Water Safety Tips for All Ages
The iconic 1970’s film, Jaws, struck fear into the hearts of beach goers and swimming enthusiasts the world over! The movie’s tagline, “you’ll never go in the water again,” genuinely scared moviegoers into avoiding the water in fear of being eaten by over sized fish!
Realistically, attacks from angry, man-eating sharks were the least of their worries. The actual statistics regarding shark-related fatalities are minuscule compared to the number of people who are injured or killed every year in water-related accidents.
It isn’t Jaws we need to be scared of, but our own lack of preparation and water safe knowledge.
With this in mind, here is some water-safe information that will help you stay safe this summer as you head out on the water!
Keep Your Children Water-Safe
Children need to be supervised constantly around water. Whether they are wading in a pool, beach, or lake, it’s important to always be within reach.
Young children can drown in less than 2 inches of water, which is the reason they need to be supervised at all times, regardless the depth of water.
Supervisors of children should be proficient swimmers and have knowledge of First Aid.
It is also recommended that any child over the age of 4, learn how to swim. In fact, children over the age of 1 will benefit from taking swimming lessons from qualified instructors.
Make sure to buy proper-fitting flotation devices and have your children wear them when near or in the water. Check the weight and size recommendations on the label and have your children try it on before heading to the water.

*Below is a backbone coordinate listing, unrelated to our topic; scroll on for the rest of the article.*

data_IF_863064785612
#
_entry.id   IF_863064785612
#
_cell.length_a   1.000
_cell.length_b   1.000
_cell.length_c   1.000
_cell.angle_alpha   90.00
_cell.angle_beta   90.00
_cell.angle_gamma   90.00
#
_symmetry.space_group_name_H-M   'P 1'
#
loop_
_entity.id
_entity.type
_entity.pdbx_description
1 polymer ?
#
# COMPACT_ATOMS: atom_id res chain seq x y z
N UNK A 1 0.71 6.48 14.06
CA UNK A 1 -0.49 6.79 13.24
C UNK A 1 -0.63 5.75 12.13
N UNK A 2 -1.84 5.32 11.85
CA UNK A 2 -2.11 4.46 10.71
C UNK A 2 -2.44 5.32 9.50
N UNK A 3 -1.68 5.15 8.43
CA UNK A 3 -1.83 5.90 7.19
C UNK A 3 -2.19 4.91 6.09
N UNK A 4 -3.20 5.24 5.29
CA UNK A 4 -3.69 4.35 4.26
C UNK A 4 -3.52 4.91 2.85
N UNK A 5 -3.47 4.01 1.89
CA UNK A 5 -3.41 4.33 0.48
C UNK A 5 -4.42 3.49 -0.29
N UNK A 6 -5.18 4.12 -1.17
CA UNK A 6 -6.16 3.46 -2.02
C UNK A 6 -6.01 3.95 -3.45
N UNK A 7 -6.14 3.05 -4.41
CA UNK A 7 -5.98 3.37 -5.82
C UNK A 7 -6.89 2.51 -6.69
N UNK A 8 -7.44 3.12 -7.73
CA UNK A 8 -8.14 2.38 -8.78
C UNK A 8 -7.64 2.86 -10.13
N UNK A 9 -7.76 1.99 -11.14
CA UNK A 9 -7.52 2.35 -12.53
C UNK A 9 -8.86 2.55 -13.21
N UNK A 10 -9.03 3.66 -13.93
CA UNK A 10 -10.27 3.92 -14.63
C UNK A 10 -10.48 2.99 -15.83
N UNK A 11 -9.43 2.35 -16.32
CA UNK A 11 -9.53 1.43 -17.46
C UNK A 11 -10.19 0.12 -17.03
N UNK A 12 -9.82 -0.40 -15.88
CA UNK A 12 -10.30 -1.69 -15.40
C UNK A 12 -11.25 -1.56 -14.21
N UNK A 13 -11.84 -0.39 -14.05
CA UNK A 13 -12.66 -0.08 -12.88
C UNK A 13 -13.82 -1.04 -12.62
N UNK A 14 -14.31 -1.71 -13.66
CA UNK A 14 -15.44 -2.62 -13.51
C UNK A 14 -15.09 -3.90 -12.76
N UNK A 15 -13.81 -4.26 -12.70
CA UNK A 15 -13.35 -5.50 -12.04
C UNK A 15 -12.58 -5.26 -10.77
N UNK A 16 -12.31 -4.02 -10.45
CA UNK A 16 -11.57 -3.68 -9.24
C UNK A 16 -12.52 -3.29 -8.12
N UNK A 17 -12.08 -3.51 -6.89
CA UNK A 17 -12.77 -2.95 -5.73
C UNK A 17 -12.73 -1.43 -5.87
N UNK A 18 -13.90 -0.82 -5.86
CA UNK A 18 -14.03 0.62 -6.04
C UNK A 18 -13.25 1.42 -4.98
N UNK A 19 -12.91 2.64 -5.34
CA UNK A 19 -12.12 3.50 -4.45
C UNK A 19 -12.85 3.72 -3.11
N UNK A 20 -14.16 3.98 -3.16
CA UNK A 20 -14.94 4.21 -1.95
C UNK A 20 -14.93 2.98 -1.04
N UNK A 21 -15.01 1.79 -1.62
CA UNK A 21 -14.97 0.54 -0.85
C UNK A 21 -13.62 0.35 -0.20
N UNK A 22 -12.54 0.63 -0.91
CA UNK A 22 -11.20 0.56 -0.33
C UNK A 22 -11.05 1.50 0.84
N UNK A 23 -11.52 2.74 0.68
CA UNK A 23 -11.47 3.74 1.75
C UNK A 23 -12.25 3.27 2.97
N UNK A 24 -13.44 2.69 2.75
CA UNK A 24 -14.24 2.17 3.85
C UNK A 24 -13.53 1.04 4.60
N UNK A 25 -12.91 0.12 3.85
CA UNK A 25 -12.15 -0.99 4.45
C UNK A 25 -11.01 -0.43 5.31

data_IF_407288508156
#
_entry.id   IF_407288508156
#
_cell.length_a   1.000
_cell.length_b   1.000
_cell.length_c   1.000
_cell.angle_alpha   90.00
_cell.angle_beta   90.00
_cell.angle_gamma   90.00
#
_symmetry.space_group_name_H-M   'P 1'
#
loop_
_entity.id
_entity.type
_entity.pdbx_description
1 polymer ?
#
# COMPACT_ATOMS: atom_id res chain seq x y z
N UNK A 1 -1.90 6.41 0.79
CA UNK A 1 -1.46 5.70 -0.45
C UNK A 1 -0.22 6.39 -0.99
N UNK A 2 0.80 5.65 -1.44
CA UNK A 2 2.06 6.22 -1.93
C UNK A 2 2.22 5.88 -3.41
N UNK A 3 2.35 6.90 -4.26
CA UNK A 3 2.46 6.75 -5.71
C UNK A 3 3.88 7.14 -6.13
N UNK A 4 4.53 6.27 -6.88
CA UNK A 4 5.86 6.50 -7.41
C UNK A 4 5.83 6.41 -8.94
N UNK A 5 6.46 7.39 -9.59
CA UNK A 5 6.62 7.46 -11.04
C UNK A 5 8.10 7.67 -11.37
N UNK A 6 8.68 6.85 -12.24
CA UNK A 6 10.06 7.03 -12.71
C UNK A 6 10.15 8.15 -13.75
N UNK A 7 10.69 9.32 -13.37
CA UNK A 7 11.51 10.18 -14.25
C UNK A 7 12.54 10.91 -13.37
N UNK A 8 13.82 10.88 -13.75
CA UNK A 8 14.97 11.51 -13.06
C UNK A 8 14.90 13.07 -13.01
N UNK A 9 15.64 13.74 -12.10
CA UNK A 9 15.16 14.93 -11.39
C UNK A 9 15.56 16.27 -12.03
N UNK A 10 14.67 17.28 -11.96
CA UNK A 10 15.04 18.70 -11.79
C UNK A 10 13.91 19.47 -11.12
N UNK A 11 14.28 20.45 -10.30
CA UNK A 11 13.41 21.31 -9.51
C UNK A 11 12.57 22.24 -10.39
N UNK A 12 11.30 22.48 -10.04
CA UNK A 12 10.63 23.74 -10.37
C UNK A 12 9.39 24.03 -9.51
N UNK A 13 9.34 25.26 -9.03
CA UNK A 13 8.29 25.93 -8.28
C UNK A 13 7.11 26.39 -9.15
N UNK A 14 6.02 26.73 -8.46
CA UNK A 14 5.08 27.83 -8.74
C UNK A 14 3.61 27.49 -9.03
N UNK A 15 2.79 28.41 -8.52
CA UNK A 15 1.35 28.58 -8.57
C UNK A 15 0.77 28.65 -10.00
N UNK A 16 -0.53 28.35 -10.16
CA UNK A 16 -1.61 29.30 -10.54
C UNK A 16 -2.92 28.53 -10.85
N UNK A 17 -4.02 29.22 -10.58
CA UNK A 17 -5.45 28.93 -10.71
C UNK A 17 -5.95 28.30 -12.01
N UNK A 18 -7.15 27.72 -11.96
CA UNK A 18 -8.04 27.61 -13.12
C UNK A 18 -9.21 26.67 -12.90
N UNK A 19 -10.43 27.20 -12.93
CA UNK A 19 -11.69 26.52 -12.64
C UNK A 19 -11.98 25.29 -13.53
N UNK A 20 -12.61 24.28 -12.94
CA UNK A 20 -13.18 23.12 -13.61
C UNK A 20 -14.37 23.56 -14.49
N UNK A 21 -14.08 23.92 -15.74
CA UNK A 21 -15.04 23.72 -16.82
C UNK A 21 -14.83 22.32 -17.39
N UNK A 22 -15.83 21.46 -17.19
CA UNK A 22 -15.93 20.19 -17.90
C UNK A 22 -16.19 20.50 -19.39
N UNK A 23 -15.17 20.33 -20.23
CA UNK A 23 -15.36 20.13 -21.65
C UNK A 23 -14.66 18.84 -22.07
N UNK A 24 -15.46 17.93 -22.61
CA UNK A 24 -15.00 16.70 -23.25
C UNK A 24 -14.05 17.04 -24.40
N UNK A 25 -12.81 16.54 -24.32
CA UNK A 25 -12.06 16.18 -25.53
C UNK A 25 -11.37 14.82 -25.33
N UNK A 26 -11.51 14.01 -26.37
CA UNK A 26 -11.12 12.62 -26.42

Sunscreen is a must. Make sure that your children are wearing a high SPF (40 to 50) and waterproof sunscreen. As they are most likely getting in and out of the water, ensure that they are re-applying often.
Stay Current on Currents
Rip currents are very dangerous and are responsible for many deaths every year. The best way to stay safe at the beach is to only swim in the ocean if there is a designated lifeguard present. Rip currents can form in any large open water area, such as low spots and breaks in sandbars.
Below are some rip current safety tips you can follow, provided by the Red Cross:
- If you are caught in a rip current, stay calm and don’t fight the current.
- Swim parallel to the shore until you are out of the current. Once you are free, turn and swim toward shore.
- If you can’t swim to the shore, float or tread water until you are free of the rip current and then head toward shore.
- If you feel you can’t make it to the shore, draw attention to yourself by waving and calling for help.
- Stay at least 100 feet away from piers and jetties. Permanent rip currents often exist near these structures.
- If someone is in trouble in the water, get help from a lifeguard. If a lifeguard is not available, have someone call 9-1-1.Throw the victim something that floats – a lifejacket, cooler, inflatable ball and yell instructions on how to escape the current.
- When at the beach, check conditions before entering the water. Check to see if any warning flags are up or ask a lifeguard about water conditions, beach conditions, or any potential hazards.
Drinking and Swimming
There is one main rule when it comes to drinking and swimming. Don’t. Quite simply, water and alcohol do not mix (in the ocean or in your wine spritzer). Here’s why:
- Alcohol in your system can lure you into a false sense of security when swimming
- Your senses will become impaired, which can lead to risk-taking behaviour in the water
- You may experience disorientation and confusion, as alcohol reduces the rate at which your brain can process information
- Your sense of distance and direction will be altered, leaving you vulnerable to changing currents when river or sea swimming
- The alcohol in your bloodstream will cause your body temperature to drop, which could result in hypothermia if you become stranded
Have Fun and Be Safe!
So the next time you head out on the water, remember your sunscreen and water-safe knowledge!